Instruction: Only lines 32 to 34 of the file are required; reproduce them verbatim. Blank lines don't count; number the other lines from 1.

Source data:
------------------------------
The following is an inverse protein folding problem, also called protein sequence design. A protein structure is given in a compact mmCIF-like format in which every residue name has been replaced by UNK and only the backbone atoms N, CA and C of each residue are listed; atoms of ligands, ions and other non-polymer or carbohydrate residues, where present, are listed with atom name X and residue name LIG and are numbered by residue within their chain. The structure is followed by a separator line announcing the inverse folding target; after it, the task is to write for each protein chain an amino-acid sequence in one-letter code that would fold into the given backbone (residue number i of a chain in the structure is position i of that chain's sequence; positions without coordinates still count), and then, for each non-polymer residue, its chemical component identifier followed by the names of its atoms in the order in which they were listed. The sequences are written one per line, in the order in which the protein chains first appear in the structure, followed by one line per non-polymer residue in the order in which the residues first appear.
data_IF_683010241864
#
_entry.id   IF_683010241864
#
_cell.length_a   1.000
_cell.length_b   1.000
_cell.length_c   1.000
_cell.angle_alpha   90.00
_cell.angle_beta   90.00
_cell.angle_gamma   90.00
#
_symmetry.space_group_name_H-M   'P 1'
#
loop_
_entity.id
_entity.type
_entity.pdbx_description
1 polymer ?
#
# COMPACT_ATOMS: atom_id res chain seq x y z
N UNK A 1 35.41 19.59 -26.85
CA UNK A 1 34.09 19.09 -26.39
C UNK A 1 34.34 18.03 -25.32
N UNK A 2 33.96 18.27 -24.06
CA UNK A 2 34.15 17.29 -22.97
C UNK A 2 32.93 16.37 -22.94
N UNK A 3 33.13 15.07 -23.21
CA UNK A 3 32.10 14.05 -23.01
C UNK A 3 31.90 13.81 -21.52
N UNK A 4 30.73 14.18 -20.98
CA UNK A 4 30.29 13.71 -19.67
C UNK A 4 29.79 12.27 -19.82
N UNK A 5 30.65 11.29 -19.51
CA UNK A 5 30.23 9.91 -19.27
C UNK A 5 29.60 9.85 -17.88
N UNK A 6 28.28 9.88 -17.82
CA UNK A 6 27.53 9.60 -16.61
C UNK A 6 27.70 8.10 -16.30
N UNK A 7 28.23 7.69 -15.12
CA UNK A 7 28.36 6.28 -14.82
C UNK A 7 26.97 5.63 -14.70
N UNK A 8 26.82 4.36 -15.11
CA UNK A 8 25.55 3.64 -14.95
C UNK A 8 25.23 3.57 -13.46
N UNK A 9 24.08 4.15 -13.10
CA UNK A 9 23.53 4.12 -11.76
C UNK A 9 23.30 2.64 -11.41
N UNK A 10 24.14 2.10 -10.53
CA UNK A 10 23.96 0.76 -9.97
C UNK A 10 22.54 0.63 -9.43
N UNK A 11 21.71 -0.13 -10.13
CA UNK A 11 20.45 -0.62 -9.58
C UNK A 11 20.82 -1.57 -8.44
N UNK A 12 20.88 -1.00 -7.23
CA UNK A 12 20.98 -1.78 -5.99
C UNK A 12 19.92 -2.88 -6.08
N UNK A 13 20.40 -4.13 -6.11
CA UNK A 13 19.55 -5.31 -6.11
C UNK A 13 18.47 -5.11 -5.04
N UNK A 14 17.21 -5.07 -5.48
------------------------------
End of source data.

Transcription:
CA UNK A 4 30.29 13.71 -19.67
C UNK A 4 29.79 12.27 -19.82
N UNK A 5 30.65 11.29 -19.51